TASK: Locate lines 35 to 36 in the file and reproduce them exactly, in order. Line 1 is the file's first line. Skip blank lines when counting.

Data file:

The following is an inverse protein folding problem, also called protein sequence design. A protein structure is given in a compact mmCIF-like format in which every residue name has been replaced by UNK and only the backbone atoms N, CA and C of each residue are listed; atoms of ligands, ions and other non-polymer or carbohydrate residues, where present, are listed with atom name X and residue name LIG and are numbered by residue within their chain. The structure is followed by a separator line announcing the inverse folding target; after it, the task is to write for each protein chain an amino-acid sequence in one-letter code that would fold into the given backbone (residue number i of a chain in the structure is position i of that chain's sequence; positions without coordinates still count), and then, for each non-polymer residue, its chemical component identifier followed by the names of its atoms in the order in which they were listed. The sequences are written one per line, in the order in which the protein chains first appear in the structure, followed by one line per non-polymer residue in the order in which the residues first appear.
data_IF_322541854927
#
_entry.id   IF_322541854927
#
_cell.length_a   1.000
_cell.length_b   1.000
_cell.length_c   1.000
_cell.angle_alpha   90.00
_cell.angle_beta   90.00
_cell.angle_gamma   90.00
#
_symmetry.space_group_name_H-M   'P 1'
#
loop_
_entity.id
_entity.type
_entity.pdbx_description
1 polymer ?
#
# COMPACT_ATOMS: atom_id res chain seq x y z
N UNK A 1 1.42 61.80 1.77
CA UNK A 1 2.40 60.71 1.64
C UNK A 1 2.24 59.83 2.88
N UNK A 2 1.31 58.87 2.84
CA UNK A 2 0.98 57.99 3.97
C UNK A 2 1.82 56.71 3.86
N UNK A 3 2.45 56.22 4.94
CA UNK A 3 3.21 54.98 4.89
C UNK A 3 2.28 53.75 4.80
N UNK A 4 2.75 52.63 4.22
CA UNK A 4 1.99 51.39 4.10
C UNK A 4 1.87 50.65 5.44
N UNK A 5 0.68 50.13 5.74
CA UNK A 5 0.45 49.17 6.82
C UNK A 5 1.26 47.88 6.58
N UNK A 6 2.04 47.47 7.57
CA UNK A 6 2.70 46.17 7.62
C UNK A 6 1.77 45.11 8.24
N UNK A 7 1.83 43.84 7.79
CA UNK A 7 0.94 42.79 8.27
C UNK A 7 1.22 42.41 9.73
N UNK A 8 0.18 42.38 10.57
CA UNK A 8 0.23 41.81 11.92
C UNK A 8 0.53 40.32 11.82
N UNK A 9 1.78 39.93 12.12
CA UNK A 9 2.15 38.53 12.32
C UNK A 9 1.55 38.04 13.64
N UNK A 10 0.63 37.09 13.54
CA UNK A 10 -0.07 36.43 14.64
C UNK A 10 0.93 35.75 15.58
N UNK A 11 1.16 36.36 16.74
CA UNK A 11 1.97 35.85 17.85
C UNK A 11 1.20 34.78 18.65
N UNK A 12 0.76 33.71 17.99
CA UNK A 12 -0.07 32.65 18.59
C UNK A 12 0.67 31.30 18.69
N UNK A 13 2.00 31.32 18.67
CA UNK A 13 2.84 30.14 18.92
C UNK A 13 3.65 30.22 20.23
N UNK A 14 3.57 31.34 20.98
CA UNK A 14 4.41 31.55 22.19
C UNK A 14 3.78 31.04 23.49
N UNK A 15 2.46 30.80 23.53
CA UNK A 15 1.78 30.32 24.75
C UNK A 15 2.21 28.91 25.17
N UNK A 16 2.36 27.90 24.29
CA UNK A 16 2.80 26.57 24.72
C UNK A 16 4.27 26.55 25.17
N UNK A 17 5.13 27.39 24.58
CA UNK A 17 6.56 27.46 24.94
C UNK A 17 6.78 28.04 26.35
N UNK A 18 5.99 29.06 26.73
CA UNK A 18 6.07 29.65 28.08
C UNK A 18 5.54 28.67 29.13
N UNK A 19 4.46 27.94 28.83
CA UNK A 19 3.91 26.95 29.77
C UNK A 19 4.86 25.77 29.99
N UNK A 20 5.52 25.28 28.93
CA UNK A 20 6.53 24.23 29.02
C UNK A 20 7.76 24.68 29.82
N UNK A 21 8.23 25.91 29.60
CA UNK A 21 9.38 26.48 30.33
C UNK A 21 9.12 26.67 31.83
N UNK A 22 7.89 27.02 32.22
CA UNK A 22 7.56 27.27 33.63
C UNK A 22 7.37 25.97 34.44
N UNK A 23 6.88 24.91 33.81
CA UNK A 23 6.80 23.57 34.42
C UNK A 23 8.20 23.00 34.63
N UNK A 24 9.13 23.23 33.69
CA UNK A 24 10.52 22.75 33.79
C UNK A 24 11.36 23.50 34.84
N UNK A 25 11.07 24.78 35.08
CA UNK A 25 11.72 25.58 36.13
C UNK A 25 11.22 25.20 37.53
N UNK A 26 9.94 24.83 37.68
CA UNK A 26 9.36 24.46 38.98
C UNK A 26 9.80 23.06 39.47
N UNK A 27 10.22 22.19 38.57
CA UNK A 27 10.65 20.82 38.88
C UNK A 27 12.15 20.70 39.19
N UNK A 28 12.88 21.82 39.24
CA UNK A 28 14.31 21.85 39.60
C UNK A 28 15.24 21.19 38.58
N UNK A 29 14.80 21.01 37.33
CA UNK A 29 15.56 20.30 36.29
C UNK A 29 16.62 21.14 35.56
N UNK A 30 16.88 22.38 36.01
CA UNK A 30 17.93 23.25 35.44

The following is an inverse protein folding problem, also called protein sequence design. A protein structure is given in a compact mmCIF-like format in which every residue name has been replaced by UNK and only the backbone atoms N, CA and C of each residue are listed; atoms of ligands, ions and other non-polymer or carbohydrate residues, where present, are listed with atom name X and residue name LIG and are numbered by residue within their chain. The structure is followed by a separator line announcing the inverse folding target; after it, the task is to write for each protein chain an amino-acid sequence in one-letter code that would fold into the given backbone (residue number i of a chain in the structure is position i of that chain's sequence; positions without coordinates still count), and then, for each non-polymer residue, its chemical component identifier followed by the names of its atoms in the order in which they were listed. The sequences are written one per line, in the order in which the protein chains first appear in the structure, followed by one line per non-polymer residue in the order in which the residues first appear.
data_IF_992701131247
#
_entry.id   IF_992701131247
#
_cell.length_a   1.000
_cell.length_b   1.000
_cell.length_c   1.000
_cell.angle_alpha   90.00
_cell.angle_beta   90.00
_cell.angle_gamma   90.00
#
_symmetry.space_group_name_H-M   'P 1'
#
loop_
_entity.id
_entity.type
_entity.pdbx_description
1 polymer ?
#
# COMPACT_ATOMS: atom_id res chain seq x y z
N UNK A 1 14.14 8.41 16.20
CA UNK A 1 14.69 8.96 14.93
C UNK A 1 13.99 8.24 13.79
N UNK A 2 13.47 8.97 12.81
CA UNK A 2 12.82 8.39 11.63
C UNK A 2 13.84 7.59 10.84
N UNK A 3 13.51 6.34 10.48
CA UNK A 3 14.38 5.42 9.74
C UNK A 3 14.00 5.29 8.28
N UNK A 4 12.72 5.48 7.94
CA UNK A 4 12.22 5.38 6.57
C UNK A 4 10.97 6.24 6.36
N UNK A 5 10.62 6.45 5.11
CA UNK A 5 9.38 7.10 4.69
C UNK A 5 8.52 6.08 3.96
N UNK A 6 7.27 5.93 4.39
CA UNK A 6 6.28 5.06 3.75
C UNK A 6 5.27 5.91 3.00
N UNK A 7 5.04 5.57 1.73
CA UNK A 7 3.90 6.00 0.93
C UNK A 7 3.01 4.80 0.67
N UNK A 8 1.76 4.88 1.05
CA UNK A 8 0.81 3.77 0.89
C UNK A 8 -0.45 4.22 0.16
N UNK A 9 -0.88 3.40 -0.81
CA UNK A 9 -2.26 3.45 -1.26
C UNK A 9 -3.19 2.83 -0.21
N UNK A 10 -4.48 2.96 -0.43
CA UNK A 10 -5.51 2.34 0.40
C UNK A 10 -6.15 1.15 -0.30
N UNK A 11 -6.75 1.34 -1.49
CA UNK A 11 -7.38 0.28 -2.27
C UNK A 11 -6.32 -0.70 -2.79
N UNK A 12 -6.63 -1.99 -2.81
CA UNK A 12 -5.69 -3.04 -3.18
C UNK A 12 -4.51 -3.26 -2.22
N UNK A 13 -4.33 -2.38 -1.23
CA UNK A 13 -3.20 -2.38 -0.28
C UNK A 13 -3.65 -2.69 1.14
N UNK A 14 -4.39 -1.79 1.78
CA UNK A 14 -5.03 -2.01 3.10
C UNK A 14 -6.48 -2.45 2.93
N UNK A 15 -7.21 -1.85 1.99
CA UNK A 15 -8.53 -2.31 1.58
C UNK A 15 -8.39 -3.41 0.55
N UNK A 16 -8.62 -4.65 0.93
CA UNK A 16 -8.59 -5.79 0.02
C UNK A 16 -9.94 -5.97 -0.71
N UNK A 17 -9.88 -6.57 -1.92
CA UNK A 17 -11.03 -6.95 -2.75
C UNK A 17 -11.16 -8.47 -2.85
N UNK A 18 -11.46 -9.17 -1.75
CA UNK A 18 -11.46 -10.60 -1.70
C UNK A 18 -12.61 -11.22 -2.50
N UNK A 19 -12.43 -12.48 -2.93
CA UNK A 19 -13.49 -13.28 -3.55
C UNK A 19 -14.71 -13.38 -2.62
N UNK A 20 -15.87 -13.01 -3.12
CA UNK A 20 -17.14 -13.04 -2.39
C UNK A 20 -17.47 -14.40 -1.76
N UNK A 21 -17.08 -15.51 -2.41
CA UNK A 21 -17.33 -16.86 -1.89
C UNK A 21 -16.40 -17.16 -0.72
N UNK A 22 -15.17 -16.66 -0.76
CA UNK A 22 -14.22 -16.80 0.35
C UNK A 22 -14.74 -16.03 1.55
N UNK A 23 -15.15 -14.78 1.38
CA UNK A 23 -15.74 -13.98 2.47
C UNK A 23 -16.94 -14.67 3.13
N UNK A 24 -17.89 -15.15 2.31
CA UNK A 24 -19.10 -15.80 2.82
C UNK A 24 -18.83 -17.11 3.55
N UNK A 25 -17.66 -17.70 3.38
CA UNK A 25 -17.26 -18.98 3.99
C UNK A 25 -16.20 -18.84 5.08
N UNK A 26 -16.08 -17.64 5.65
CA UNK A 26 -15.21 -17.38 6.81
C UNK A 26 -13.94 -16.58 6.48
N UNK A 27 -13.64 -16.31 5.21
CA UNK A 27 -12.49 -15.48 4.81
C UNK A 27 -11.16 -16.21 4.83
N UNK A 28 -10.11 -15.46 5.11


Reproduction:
CA UNK A 5 0.45 49.17 6.82
C UNK A 5 1.26 47.88 6.58